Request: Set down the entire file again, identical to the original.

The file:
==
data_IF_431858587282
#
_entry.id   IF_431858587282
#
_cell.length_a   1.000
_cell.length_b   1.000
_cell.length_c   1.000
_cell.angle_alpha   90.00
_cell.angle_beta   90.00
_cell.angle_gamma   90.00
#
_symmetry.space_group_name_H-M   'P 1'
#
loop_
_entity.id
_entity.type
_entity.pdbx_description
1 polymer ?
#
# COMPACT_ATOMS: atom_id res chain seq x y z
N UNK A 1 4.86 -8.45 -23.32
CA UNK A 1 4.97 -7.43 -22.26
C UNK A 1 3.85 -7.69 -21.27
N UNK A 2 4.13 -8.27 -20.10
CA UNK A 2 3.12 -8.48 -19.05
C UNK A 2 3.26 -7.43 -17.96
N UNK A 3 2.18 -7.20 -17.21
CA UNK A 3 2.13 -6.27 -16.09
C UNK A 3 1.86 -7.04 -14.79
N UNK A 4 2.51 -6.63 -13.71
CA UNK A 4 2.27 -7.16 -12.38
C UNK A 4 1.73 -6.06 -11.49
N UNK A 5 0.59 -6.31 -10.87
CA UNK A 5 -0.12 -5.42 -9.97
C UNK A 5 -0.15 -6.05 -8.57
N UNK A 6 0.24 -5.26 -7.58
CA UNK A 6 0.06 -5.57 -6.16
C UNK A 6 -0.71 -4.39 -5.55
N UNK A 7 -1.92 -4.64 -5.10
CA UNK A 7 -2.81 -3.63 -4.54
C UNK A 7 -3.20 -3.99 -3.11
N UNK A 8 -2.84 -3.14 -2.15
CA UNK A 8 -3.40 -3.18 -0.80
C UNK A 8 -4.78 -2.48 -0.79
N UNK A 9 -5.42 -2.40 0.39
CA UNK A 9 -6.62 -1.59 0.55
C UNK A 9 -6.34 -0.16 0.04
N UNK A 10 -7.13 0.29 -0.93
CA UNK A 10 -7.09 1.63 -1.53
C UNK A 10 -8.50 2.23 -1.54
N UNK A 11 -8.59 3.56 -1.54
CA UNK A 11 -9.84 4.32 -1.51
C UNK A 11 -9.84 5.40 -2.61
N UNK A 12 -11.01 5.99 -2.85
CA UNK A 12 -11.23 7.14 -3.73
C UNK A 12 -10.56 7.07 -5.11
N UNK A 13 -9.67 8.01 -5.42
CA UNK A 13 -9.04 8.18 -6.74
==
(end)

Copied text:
data_IF_431858587282
#
_entry.id   IF_431858587282
#
_cell.length_a   1.000
_cell.length_b   1.000
_cell.length_c   1.000
_cell.angle_alpha   90.00
_cell.angle_beta   90.00
_cell.angle_gamma   90.00
#
_symmetry.space_group_name_H-M   'P 1'
#
loop_
_entity.id
_entity.type
_entity.pdbx_description
1 polymer ?
#
# COMPACT_ATOMS: atom_id res chain seq x y z
N UNK A 1 4.86 -8.45 -23.32
CA UNK A 1 4.97 -7.43 -22.26
C UNK A 1 3.85 -7.69 -21.27
N UNK A 2 4.13 -8.27 -20.10
CA UNK A 2 3.12 -8.48 -19.05
C UNK A 2 3.26 -7.43 -17.96
N UNK A 3 2.18 -7.20 -17.21
CA UNK A 3 2.13 -6.27 -16.09
C UNK A 3 1.86 -7.04 -14.79
N UNK A 4 2.51 -6.63 -13.71
CA UNK A 4 2.27 -7.16 -12.38
C UNK A 4 1.73 -6.06 -11.49
N UNK A 5 0.59 -6.31 -10.87
CA UNK A 5 -0.12 -5.42 -9.97
C UNK A 5 -0.15 -6.05 -8.57
N UNK A 6 0.24 -5.26 -7.58
CA UNK A 6 0.06 -5.57 -6.16
C UNK A 6 -0.71 -4.39 -5.55
N UNK A 7 -1.92 -4.64 -5.10
CA UNK A 7 -2.81 -3.63 -4.54
C UNK A 7 -3.20 -3.99 -3.11
N UNK A 8 -2.84 -3.14 -2.15
CA UNK A 8 -3.40 -3.18 -0.80
C UNK A 8 -4.78 -2.48 -0.79
N UNK A 9 -5.42 -2.40 0.39
CA UNK A 9 -6.62 -1.59 0.55
C UNK A 9 -6.34 -0.16 0.04
N UNK A 10 -7.13 0.29 -0.93
CA UNK A 10 -7.09 1.63 -1.53
C UNK A 10 -8.50 2.23 -1.54
N UNK A 11 -8.59 3.56 -1.54
CA UNK A 11 -9.84 4.32 -1.51
C UNK A 11 -9.84 5.40 -2.61
N UNK A 12 -11.01 5.99 -2.85
CA UNK A 12 -11.23 7.14 -3.73
C UNK A 12 -10.56 7.07 -5.11
N UNK A 13 -9.67 8.01 -5.42
CA UNK A 13 -9.04 8.18 -6.74